It took me 18.34 minutes to pack everything up and leave camp as quietly as possible. It was my first time unpitching this tent; why train and check your equipment when you can spend almost 20 mins in a ditch, right?
The more I will do this, the more I will tune my packing skills and get better at it; as with everything, no rush.
As I dragged my bones down the mountain i was bitchslapped by the early morning breeze and the perfume of eucalyptus.
I reached the central square of Sintra and found cheap coffee, a toilet and a wall socket to juice up my phone - primal needs and bullshit solved
Signed in with a disposable email to the free Wi-Fi and bam notification: Catarina from Couchsurfing sent you a message
This lovely woman told me her house is full but if I am in need maybe she has a couch for me. I politely declined, last thing I want is to be a burden to someone that is so kind with me when she already has a family with and a house full of guests to take care of.
The sun rises on the mountain I just got down of, shining on the remains of the moorish castle. I had way too much heavy baggage on my arms to attempt reaching the top and stealth camp there. I accept my defeat - um dia vou te conquistar filho da puta, até logo
Sintra is too pricey and touristic, and there is no way I can come up with some artisanal goods to build and sell to tourists on the 25th of april (national Liberation day); so I resolve to take a train back to the capital and send some more requests on CS and Warmshowers while I wait.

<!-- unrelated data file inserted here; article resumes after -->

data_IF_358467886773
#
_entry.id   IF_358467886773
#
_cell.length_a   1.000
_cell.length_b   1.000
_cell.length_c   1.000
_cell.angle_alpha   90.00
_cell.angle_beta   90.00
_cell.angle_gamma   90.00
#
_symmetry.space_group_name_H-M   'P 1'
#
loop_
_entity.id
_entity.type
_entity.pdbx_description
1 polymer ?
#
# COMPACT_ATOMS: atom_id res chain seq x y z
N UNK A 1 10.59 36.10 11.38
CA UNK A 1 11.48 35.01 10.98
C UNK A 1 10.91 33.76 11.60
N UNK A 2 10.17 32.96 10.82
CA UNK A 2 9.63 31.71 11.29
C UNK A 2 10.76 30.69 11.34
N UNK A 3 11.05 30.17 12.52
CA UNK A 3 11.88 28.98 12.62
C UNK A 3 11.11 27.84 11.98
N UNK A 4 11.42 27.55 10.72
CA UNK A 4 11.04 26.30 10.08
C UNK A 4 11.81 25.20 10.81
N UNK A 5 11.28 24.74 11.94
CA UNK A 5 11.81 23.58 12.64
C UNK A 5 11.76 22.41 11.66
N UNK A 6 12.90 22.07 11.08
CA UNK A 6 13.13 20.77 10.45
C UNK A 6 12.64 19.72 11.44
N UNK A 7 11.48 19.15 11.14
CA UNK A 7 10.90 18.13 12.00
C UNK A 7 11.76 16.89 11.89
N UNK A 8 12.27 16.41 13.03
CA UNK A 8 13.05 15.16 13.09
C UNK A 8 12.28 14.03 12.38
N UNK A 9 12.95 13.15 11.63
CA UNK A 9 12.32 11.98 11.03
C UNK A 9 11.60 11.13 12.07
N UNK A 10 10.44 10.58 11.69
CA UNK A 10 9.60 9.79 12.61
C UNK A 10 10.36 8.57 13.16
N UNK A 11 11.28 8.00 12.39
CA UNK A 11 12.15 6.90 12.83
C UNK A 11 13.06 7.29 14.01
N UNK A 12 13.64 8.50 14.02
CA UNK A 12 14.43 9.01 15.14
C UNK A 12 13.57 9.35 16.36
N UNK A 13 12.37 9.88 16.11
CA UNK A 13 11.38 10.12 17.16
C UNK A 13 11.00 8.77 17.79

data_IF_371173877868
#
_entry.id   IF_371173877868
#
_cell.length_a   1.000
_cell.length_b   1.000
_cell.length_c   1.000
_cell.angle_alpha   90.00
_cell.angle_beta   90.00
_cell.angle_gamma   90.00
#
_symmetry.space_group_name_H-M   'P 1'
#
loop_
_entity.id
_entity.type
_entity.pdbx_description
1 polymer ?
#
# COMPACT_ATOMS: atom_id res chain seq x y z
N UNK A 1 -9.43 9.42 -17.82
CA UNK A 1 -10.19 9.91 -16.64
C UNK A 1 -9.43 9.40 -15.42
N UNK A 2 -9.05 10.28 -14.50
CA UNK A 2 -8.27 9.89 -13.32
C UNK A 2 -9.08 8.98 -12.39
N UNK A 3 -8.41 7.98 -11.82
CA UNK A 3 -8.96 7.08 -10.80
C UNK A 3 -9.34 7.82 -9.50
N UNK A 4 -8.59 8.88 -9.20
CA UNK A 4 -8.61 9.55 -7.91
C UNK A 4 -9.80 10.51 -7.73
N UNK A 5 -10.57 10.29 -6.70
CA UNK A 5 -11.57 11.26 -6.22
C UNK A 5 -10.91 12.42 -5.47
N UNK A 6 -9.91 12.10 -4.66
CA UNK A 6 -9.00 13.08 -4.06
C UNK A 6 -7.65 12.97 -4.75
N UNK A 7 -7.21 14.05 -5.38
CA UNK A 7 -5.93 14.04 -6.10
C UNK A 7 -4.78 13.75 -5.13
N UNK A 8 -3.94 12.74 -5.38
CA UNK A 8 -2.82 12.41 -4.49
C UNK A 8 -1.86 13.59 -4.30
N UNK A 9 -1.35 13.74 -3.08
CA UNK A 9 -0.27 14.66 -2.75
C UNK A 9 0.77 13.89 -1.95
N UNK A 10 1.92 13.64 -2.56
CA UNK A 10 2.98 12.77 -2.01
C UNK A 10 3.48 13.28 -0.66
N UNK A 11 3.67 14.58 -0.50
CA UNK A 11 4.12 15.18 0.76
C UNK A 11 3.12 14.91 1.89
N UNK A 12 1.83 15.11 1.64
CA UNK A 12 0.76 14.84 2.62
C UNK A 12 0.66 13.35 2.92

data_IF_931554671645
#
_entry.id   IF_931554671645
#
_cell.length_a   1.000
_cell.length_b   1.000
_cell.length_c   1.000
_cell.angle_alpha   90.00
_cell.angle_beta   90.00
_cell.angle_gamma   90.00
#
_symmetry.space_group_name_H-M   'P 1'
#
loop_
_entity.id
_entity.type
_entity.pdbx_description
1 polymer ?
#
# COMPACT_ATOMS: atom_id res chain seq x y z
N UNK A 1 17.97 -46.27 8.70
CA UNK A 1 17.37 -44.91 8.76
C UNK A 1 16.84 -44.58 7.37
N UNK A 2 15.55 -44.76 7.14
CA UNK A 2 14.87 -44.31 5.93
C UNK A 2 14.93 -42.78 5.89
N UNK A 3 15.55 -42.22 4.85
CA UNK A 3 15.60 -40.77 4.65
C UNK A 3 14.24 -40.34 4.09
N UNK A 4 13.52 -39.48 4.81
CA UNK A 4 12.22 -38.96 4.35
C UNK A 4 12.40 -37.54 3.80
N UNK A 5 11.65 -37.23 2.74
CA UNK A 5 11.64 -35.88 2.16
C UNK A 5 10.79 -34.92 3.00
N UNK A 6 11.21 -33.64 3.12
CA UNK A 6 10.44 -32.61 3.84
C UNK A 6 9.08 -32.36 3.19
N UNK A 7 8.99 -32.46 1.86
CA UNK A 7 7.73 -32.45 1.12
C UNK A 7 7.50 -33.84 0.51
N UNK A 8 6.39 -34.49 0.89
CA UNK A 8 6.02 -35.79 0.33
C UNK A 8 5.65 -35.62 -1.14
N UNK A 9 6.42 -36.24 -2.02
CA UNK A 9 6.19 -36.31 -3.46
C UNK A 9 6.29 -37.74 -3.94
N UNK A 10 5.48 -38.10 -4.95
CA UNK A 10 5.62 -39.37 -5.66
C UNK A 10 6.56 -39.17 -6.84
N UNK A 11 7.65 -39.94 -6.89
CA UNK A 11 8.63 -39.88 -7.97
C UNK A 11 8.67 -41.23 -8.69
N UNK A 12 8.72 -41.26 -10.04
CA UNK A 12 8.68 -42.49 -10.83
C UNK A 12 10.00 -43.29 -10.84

I meet an elder German couple, we chitchat about the seashell I hung outside of my bag; this lovely lady has been doing the Camino de Santiago twelve years ago, when there weren't as many services as the ones I had during my 2013 adventure
One last wifi login before i shut down the phone to save batteries and bam, notification: some Couchsurfing Saint named Pedro just saved your ass
This guy's kindness and generosity is up to par with the breathtaking view from his sunny balcony and the bacalhao com batatas ao forno he shared with me.
I try to be helpful in the house as much as I can, but he tells me to relax and that he will take care of everything.
He adds that if I want I can also stay for the next night too; as if he and his friend Georgina hadn't been already doing enough great things for me!
I pitch my tent on his balcony, take a shower and do much needed washing of socks that smell like rotten dog.
I embrace the sunset and my more civilized armpits, with clean clothing as we share wine.
The next day I spent the morning in Gulbenkian park, filming some shots for the next video.
Nature quietly wakes up to the buzzing of lawnmowers and leaf blowers used by the park staff.
0.70€ of fruits at a nearby supermarket, a coffee and a pastel de nata make for a nice lunch in the sun while I recharge my devices with a portable solar panel and refill my bottle by the fountain.
I catch up with Vítor, a great friend that asked me to sleep at the hostel where he works. He has always been mega kind and tells me again that he can maybe ask to his boss to give me a discount, but I decline out of pride: I should be on a bike and go, if misarrangements keep me locked here I should desenmerdar-me with my available means and not abuse anyone's contacts, let alone work-related ones.
Back at home I cook the vegetables I bought for my hosts and crash in bed. A lovely girl sent me a message on CS, maybe she can offer me a place where to stay tomorrow.
This morning, as I pack up my belongings, I drink coffee with Georgina.
She tells me that what you need, and not what you desire, comes to you one way or the other. I agree 101% and I hope she can do the Camino de Santiago she is planning to do one day, because that's there I have learned that paradigm.
Waiting for a confirmation from my possible CS host, let's see what happens.
In the meantime remember to stay awesome and kick ass
Over and out,